By the end of June, more and more tourists begin coming to the World’s Fair, attracted by the promise of the finished Ferris Wheel. This is impressive, since the recession is still strong and the trains have not reduced their fare, meaning that coming to Chicago is as much of a financial burden as it was before. Still, the number of daily visitors is well below 200,000, the number Burnham wanted.
The boosted attendance following the opening of the Ferris Wheel is a testament to the strength of American patriotism. Visitors come to play their part in supporting the wheel and, implicitly, in challenging the Eiffel Tower. That they continue to do so throughout a crippling recession is almost inconceivable today.
As the number of visitors to the World’s Fair increases, logistical problems arise. The garbage disposal system becomes so extensive that Burnham is forced to allow workers to use elevators after dark. Yet the World’s Fair continues to dazzle visitors. Olmsted is mostly proud of the Fair, and praises Burnham, though he also notes that the large number of concession buildings is distracting and detracts from the beauty of the grounds.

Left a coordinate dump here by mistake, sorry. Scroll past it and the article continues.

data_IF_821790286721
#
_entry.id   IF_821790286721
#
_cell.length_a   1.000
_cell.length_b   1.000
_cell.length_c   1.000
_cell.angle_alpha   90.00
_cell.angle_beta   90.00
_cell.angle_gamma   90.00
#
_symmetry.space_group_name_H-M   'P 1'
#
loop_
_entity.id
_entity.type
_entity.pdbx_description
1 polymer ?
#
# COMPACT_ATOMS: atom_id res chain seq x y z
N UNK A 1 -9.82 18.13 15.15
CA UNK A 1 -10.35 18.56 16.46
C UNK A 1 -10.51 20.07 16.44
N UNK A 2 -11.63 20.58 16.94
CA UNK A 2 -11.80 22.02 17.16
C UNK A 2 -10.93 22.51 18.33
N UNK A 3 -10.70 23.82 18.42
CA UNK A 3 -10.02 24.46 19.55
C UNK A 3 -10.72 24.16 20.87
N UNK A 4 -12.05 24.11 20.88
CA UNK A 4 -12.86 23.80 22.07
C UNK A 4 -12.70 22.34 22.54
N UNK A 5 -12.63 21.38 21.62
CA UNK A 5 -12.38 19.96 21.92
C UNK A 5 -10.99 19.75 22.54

Burnham’s exposition is getting out of hand, with new problems constantly popping up. In a sense, the problem in garbage is a good problem to have, since it means that people are attending the Fair, and it’s going to be economically profitable.
Visitors to the World’s Fair behave well, as if they are attending Sunday church services. The most common crimes are pickpocketing and taking photographs without paying, but there aren’t an enormous number of criminal incidents, as officials had predicted. More common are medical incidents, for which Burnham has designed a separate hospital.
The stern, intimidating look of the buildings at the WF makes the visitors awestruck. Burnham’s police force and hospital are so successful that crime is kept low and patients are quickly attended to.